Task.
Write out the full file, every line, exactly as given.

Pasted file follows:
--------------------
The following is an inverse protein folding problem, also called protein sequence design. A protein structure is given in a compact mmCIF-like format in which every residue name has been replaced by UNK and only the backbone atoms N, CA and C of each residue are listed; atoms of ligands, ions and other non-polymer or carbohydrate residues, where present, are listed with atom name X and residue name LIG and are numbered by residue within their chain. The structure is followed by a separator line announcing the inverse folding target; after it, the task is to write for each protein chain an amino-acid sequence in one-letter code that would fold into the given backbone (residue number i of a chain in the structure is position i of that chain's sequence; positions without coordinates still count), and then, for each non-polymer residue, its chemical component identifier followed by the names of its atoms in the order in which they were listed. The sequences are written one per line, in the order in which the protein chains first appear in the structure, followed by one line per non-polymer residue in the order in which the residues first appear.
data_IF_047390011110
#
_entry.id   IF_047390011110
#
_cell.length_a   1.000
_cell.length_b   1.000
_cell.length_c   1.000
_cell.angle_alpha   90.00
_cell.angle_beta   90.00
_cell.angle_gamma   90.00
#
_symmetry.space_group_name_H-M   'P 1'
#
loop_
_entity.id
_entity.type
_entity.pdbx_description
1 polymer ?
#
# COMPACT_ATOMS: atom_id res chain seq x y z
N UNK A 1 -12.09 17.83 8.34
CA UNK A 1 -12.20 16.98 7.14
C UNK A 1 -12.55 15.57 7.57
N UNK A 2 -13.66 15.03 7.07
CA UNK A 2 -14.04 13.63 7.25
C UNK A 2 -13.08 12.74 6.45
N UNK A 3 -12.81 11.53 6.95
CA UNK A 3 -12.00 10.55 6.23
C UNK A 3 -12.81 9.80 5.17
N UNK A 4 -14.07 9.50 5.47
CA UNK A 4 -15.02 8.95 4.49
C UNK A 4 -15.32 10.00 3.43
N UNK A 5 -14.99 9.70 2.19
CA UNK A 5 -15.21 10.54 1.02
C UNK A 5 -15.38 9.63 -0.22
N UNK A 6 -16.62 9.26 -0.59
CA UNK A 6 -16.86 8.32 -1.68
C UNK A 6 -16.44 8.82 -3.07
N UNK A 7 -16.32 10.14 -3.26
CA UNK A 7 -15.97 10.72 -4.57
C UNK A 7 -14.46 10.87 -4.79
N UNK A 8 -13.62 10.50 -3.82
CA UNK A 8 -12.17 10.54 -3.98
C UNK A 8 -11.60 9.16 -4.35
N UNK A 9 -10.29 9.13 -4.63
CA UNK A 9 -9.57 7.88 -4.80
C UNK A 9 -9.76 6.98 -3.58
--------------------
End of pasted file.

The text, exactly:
The following is an inverse protein folding problem, also called protein sequence design. A protein structure is given in a compact mmCIF-like format in which every residue name has been replaced by UNK and only the backbone atoms N, CA and C of each residue are listed; atoms of ligands, ions and other non-polymer or carbohydrate residues, where present, are listed with atom name X and residue name LIG and are numbered by residue within their chain. The structure is followed by a separator line announcing the inverse folding target; after it, the task is to write for each protein chain an amino-acid sequence in one-letter code that would fold into the given backbone (residue number i of a chain in the structure is position i of that chain's sequence; positions without coordinates still count), and then, for each non-polymer residue, its chemical component identifier followed by the names of its atoms in the order in which they were listed. The sequences are written one per line, in the order in which the protein chains first appear in the structure, followed by one line per non-polymer residue in the order in which the residues first appear.
data_IF_047390011110
#
_entry.id   IF_047390011110
#
_cell.length_a   1.000
_cell.length_b   1.000
_cell.length_c   1.000
_cell.angle_alpha   90.00
_cell.angle_beta   90.00
_cell.angle_gamma   90.00
#
_symmetry.space_group_name_H-M   'P 1'
#
loop_
_entity.id
_entity.type
_entity.pdbx_description
1 polymer ?
#
# COMPACT_ATOMS: atom_id res chain seq x y z
N UNK A 1 -12.09 17.83 8.34
CA UNK A 1 -12.20 16.98 7.14
C UNK A 1 -12.55 15.57 7.57
N UNK A 2 -13.66 15.03 7.07
CA UNK A 2 -14.04 13.63 7.25
C UNK A 2 -13.08 12.74 6.45
N UNK A 3 -12.81 11.53 6.95
CA UNK A 3 -12.00 10.55 6.23
C UNK A 3 -12.81 9.80 5.17
N UNK A 4 -14.07 9.50 5.47
CA UNK A 4 -15.02 8.95 4.49
C UNK A 4 -15.32 10.00 3.43
N UNK A 5 -14.99 9.70 2.19
CA UNK A 5 -15.21 10.54 1.02
C UNK A 5 -15.38 9.63 -0.22
N UNK A 6 -16.62 9.26 -0.59
CA UNK A 6 -16.86 8.32 -1.68
C UNK A 6 -16.44 8.82 -3.07
N UNK A 7 -16.32 10.14 -3.26
CA UNK A 7 -15.97 10.72 -4.57
C UNK A 7 -14.46 10.87 -4.79
N UNK A 8 -13.62 10.50 -3.82
CA UNK A 8 -12.17 10.54 -3.98
C UNK A 8 -11.60 9.16 -4.35
N UNK A 9 -10.29 9.13 -4.63
CA UNK A 9 -9.57 7.88 -4.80
C UNK A 9 -9.76 6.98 -3.58